GuruFocus Premium Membership

Serving Intelligent Investors since 2004. Only 96 cents a day.

Free Trial

Free 7-day Trial
All Articles and Columns »

3 Reasons to Avoid Research In Motion (RIMM)

September 20, 2011 | About:
matsandalex

matsandalex

9 followers
We previously highlighted Prem Watsa’s questionable investment in Research In Motion (RIMM) a few months ago and it appears that Mr. Market agrees with our view. Last week RIMM was hammered for 20% after it announced horrific results.

First of all, net income was only $419 million, or 80 cents per share compared to earnings of $797 million or $1.46 per share, in the same quarter the previous year. Analysts expected 90 cents per share. The 62% shortfall in profits shows how quickly a tech company can fall from grace.

More startlingly, BlackBerry shipments during the second quarter were way below expectations. RIMM shipped about 10.6 million units, dramatically below the forecast of 11-12 million units. The Playbook tablet shipments were an absolute disaster at about 200,000 units shipped. Playbook has been an embarrassing product launch for co-CEO Jim Balsillie who called the Playbook a "game changer" a year ago. At the time he said, "I can't think of anything more architecturally game-changing that we've done, other than the launch of the original Blackberry.”

However, other analysts quickly recognized that the RIMM Playbook was a flop.

Watsa tripled his position in the summer months ahead of RIMM’s disastrous results. As of July 1, 2011, RIMM was the fifth largest position at the company and 8% of the portfolio. The bludgeoning of RIMM shares resulted in at least $40 million of paper losses for Watsa and Fairfax Financial.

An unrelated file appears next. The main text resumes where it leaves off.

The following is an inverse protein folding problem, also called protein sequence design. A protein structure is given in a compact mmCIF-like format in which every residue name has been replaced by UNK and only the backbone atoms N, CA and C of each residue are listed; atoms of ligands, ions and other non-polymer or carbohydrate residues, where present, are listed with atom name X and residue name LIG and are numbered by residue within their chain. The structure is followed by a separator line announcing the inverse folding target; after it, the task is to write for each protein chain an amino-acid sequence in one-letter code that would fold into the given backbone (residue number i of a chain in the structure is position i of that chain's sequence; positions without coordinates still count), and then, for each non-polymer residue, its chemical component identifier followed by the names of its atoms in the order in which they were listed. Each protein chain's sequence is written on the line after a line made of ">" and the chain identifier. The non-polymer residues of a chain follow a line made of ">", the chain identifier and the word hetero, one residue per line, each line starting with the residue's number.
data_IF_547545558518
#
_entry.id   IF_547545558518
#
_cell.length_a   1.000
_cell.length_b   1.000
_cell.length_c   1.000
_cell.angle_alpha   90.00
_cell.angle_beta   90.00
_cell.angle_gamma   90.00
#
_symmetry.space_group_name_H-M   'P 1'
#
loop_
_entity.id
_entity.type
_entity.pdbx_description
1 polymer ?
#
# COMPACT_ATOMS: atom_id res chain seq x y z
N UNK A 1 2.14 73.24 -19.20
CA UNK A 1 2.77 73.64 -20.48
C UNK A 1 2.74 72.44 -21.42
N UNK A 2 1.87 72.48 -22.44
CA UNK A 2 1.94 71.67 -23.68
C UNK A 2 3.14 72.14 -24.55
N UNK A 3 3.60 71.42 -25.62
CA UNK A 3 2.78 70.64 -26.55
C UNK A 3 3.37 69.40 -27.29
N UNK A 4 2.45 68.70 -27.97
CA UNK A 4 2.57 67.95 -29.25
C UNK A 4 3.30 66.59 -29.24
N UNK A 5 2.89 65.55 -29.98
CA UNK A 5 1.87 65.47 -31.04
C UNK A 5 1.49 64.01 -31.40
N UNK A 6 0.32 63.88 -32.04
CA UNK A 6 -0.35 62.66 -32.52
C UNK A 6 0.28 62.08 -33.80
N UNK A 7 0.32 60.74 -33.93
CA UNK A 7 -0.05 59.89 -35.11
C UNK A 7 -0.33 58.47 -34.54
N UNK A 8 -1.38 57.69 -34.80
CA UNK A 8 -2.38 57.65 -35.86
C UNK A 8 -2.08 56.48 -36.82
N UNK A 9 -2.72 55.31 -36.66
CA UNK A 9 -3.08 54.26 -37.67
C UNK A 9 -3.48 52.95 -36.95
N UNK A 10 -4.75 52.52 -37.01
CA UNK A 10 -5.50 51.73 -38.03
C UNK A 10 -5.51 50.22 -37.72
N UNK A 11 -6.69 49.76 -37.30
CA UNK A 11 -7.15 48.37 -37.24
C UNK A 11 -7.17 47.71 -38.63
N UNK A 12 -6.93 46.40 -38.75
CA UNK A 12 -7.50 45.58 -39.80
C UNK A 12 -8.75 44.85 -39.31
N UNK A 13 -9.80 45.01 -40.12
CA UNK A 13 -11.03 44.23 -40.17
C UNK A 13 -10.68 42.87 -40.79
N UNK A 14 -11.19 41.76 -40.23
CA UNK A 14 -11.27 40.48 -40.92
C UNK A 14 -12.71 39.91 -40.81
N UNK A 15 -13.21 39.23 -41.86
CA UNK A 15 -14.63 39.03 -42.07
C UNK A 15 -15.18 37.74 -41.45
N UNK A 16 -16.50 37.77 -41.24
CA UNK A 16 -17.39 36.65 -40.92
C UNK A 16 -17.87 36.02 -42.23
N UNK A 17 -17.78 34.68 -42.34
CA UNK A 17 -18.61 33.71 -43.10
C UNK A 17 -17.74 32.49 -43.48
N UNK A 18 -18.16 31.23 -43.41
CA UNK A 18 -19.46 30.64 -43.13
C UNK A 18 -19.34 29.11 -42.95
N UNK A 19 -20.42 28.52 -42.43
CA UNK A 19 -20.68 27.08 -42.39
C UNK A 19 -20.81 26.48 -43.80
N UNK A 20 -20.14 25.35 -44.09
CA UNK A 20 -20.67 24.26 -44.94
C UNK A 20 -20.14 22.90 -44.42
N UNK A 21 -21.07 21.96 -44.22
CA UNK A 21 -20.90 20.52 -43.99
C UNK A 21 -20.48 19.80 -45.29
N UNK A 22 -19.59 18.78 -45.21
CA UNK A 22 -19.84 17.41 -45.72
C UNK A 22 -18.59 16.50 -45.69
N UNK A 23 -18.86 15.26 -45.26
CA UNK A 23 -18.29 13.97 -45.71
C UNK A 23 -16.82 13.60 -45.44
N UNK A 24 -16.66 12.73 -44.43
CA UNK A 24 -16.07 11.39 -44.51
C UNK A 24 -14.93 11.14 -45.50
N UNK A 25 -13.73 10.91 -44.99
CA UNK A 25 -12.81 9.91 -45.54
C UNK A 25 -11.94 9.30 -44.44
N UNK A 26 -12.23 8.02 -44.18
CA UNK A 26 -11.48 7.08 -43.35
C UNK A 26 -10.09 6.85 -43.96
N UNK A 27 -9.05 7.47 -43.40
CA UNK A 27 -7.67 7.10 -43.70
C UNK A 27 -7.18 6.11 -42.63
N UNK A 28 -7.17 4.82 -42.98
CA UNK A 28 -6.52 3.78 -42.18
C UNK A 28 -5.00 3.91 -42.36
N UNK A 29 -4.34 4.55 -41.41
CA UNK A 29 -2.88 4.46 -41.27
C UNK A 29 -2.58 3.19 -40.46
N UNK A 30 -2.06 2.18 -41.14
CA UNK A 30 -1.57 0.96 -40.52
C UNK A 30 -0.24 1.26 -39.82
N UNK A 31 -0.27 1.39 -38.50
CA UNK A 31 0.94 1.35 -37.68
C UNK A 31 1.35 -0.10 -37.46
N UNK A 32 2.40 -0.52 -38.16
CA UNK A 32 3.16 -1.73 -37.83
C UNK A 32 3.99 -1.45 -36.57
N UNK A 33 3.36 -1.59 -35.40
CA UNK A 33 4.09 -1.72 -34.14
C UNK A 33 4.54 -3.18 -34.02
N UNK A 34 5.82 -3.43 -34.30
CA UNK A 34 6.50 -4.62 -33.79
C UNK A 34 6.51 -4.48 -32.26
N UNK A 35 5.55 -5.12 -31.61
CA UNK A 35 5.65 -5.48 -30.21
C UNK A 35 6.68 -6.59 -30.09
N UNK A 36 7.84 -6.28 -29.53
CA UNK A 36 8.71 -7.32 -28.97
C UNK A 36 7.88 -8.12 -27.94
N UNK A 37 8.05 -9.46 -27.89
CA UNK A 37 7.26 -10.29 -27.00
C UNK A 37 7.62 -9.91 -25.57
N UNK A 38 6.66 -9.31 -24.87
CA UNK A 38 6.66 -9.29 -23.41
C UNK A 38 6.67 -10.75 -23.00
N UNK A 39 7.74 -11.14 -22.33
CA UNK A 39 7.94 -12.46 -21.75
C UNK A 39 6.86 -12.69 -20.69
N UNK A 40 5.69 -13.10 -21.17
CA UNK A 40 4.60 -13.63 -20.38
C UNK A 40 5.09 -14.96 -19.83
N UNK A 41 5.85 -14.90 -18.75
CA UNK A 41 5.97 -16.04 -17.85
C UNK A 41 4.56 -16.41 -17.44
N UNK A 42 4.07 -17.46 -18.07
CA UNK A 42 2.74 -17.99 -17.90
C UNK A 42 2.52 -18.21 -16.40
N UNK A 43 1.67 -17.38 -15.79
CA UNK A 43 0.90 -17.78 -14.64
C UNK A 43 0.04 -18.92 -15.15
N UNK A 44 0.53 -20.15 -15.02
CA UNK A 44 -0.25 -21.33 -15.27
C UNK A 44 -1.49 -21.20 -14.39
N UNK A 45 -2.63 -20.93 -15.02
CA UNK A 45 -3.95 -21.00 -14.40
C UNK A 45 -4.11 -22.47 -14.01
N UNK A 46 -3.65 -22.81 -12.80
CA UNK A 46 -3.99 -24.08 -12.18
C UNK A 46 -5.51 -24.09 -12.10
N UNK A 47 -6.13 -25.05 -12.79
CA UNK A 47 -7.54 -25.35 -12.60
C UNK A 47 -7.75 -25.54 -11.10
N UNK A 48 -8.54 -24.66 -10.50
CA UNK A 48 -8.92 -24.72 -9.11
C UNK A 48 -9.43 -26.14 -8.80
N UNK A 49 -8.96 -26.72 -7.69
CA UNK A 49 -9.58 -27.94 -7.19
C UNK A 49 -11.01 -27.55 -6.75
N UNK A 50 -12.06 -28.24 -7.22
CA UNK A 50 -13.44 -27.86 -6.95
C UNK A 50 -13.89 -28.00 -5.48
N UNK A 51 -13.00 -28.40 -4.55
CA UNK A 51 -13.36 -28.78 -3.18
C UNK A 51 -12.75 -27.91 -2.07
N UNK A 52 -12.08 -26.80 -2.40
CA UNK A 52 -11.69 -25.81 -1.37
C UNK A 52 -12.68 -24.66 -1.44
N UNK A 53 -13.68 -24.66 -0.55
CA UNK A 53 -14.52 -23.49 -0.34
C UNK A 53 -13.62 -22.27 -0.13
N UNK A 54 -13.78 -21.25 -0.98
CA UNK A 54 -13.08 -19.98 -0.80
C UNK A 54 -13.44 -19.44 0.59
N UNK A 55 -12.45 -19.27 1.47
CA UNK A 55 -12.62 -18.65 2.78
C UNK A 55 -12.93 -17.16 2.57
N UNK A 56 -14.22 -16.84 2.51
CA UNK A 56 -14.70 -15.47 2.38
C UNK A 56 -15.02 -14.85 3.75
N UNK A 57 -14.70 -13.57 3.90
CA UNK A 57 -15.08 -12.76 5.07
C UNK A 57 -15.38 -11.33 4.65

The investment community is rapidly concerned with RIMM’s cash flow. In other words, how is the company going to convert inventory into cash given that demand for the product is tepid at best?

The core problem is research and development spending. In short, the company must continue to fund billions of R&D to keep up with rivals like Google (GOOG) and Apple (Apple). However, there is hesitation that the R&D will pay off because the brand has been tarnished in recent months.

It is conceivable that the RIMM subscriber base has peaked at 70 million which means that service revenue will be a further drag on profitability in the coming year.

Rating: 2.7/5 (9 votes)

Comments

sweetcity
Sweetcity - 2 years ago
When Jimbo steps down as Co CEO watch this jump 25%. Too much break up value with the patents etc to go much lower.
jdleon
Jdleon - 2 years ago
1 simple reason rimm is goner:

In a mature market, only 3 major players can survivied: iOS, Android, WinPhone

there is no room for palm, nokia, rim,

example:

car: gm, ford, chrysler

search engine: google, bing, yahoo

plane: boing, bombardier, airbus

shoes: nike, adidas, puma

tire: Michelin, goodyear, hancok

etc
augustabound
Augustabound - 2 years ago
1 simple reason rimm is goner:

In a mature market, only 3 major players can survivied: iOS, Android, WinPhone

there is no room for palm, nokia, rim,

example:

car: gm, ford, chrysler

search engine: google, bing, yahoo

plane: boing, bombardier, airbus

shoes: nike, adidas, puma

tire: Michelin, goodyear, hancok

etc



I don't understand your reference here.

What about Toyota, Honda and Nissan? What about Embraer, Reebok, New Balance, Bridgestone, Toyo?

Industry dynamics aren't the same across the board, some have room for multiple players and others just a couple. RIM has fallen behind because the group is moving faster than they are and like most tech situations, the switching cost is obviously low. They don't have a moat.

Please leave your comment:


Get WordPress Plugins for easy affiliate links on Stock Tickers and Guru Names | Earn affiliate commissions by embedding GuruFocus Charts
GuruFocus Affiliate Program: Earn up to $400 per referral. ( Learn More)
Free 7-day Trial
FEEDBACK
Email Hide